I believe in treating college students as the adults they are, and in my classes I expect them to take responsibility for and an active role in their own learning. Toward this goal, I am transparent with respect to my teaching strategies. In my coursework as part of Duke’s Certificate in College Teaching, instructors often took time to describe the pedagogical reasons behind certain activities and I found this helped me to engage with the material. In my teaching, I use the same technique to encourage metacognition and engagement with the process of learning. Students in my classes write short reflections several times through the semester in which they think about the material and how they are learning it. Written and in class discussions of mid-term evaluations foster a collaborative environment that allows me to respond to student feedback regarding course format and the kinds of activities and assignments students find helpful, and adjust to better suit our shared needs and expectations.
I work to iteratively improve my teaching by reacting to students’ needs and understanding. Taking an approach from environmental management, I try to think of my teaching with a strategy of “adaptive management.” I evaluate progress toward learning objectives after each class by asking students to relay one thing they’ve learned and one question they have on an anonymous notecard; this serves as an informal assessment tool that allows me to adjust the material I teach and compels students to reflect and internalize their own learning. I also incorporate self-evaluation by taking a few minutes after each class meeting to make notes to myself for how I can clarify and improve lessons in subsequent class meetings and future iterations of the course.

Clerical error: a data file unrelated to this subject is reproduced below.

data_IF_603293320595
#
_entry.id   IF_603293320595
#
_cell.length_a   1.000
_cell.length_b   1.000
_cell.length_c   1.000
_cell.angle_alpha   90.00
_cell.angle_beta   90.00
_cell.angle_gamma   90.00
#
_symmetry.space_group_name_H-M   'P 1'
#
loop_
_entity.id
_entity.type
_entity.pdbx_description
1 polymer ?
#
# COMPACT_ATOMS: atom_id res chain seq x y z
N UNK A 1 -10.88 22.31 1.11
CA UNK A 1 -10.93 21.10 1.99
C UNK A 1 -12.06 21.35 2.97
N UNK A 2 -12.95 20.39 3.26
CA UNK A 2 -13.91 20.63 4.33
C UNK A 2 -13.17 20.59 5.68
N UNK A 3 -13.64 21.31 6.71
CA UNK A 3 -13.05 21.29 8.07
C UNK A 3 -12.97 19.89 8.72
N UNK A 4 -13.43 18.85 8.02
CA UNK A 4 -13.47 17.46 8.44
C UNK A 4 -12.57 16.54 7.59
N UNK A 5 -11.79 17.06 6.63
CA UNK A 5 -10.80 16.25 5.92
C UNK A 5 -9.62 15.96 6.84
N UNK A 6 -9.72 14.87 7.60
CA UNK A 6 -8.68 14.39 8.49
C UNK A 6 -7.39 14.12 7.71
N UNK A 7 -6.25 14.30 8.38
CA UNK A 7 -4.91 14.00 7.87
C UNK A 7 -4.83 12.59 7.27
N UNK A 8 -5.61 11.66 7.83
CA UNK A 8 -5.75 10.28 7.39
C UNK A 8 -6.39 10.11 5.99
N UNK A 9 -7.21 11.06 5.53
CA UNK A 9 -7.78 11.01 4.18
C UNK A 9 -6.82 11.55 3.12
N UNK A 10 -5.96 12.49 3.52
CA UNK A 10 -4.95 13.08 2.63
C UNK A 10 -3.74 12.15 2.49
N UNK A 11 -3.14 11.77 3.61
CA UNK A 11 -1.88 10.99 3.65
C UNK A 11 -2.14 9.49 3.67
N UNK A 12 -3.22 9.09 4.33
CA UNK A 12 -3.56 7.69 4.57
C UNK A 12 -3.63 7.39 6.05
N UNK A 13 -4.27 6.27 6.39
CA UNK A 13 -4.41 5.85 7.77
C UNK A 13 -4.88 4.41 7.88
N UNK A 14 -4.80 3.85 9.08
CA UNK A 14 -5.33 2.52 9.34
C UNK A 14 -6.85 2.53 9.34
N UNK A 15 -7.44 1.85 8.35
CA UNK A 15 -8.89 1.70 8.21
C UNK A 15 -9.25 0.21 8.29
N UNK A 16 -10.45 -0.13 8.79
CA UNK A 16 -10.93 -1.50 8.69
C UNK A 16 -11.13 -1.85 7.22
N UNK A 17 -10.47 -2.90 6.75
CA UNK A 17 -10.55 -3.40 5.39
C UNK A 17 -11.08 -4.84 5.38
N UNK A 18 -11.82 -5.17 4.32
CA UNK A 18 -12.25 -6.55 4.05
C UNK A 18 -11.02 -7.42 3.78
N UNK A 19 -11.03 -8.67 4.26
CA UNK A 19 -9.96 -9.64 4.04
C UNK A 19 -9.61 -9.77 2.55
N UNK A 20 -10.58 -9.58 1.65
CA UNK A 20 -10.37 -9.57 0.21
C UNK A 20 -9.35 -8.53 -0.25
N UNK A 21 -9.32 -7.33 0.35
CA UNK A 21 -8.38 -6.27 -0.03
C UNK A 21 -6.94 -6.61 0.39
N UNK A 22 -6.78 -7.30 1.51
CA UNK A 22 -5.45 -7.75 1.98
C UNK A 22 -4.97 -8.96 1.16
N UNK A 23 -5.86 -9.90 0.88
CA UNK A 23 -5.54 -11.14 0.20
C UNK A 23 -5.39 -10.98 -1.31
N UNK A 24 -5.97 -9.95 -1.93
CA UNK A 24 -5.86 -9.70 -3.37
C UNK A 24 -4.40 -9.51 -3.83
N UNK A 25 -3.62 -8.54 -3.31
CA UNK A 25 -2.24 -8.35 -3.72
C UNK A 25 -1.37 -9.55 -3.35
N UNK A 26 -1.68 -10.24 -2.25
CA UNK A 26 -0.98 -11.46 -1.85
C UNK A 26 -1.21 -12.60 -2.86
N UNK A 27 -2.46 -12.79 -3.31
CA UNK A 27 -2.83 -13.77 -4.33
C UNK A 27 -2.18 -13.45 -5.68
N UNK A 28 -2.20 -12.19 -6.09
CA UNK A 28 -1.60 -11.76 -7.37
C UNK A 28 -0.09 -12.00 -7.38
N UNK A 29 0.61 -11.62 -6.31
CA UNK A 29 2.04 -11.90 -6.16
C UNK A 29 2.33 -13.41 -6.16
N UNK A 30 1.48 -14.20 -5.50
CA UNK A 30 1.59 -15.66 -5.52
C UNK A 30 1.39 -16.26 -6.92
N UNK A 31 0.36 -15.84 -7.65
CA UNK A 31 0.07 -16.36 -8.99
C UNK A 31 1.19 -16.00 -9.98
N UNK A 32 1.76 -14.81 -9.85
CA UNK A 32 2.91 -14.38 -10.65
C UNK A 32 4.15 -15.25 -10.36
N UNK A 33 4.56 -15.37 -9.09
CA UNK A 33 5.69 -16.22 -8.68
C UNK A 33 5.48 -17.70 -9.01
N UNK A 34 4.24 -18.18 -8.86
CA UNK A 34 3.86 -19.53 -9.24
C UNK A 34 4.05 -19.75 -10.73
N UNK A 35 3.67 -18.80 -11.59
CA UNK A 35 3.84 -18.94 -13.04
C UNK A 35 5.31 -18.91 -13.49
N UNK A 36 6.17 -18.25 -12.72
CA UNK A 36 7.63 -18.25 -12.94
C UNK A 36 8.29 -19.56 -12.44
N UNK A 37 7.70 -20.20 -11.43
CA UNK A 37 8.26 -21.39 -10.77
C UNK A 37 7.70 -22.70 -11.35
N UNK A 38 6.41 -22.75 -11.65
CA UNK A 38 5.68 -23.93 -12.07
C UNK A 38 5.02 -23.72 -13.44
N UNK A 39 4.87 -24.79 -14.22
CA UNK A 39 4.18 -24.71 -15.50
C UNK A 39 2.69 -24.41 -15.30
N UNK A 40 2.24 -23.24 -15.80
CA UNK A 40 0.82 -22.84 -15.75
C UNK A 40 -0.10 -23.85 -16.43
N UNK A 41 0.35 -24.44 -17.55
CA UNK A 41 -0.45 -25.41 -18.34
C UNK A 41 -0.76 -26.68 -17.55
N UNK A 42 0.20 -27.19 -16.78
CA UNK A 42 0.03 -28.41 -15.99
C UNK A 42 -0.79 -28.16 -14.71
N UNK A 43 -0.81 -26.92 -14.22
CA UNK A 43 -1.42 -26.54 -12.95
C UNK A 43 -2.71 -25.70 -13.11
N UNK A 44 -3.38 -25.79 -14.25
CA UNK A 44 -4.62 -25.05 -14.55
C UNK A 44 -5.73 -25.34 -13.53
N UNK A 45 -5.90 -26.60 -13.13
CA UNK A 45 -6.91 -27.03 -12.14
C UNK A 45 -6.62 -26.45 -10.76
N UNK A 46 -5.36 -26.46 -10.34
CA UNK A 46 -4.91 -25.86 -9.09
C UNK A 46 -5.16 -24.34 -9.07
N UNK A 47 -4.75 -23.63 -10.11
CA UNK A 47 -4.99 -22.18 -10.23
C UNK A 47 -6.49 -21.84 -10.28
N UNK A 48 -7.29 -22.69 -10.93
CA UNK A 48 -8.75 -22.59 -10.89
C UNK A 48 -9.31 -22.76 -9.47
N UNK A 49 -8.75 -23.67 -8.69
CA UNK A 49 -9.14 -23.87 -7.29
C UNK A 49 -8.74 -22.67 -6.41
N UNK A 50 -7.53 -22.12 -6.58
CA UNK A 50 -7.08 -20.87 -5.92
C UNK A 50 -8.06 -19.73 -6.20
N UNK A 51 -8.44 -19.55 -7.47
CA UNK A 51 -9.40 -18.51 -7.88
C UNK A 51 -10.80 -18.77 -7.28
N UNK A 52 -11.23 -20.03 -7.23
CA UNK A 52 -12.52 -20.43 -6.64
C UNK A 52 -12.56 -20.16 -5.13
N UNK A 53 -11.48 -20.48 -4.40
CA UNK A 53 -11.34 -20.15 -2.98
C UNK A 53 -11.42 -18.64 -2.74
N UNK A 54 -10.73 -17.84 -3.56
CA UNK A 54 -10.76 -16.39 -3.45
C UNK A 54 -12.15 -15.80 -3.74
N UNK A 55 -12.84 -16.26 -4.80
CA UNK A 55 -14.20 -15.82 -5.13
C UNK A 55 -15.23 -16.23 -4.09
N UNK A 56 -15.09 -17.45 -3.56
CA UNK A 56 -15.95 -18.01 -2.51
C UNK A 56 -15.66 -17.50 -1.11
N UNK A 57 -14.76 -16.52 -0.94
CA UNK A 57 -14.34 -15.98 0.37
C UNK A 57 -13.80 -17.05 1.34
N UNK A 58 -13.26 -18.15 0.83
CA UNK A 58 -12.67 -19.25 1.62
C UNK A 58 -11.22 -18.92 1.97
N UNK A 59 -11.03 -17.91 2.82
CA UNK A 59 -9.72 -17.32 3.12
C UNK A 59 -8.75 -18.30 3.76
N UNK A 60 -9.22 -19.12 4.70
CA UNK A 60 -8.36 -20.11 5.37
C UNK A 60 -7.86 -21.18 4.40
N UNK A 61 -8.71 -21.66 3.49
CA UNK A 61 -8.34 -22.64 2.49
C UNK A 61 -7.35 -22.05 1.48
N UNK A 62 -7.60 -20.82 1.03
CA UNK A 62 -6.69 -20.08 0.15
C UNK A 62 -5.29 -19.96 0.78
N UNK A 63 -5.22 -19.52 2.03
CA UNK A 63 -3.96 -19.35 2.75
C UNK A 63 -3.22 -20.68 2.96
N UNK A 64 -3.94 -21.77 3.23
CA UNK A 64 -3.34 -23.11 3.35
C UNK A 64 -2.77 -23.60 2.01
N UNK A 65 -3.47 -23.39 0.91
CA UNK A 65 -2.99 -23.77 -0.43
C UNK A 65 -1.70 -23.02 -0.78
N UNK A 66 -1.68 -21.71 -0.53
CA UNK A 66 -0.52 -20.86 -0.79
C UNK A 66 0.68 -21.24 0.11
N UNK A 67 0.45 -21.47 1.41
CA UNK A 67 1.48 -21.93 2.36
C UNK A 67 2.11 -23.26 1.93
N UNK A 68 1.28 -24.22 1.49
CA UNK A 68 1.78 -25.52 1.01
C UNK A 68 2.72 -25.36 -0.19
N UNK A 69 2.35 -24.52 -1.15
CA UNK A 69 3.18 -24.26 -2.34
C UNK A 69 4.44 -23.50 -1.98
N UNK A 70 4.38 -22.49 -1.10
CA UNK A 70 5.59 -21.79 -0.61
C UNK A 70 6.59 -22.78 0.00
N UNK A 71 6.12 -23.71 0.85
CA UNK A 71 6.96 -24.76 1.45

I would look forward to contributing to the teaching biogeochemistry and aquatic systems ecology as well as developing a course in urban ecology. In addition, I would give students hands-on research experiences by incorporating fieldwork and real data analysis into my curriculum. In particular, I think a skill that may be particularly useful for many future graduates in environmental sciences will be the ability to understand and analyze data generated by environmental sensor networks. An upper level/graduate course or workshop in which students design research projects using such large and complex datasets would give them quantitative skills that would position them to successfully work toward solutions for environmental challenges we face today and in the future.
As an educator, I also look forward to creating and participating in educational opportunities outside the classroom. I look forward to mentoring students as they complete independent environmental research. I will also involve students as technicians and collaborators in my own research on aquatic ecosystems, and will encourage graduate students I mentor to do the same. As a faculty member responsible for training graduate students, I will encourage learning of skills beyond those required to conduct and communicate science; environmental scientists benefit from skills and knowledge that range from mentorship, personnel and budget management, oral and written communication to a diverse range of audiences, and the ability to successfully work with diverse colleagues and students. In addition, I recognize that many graduate students seek careers outside academia, and will work with the students I mentor to help develop training plans that will allow them to be successful in the path of their choosing.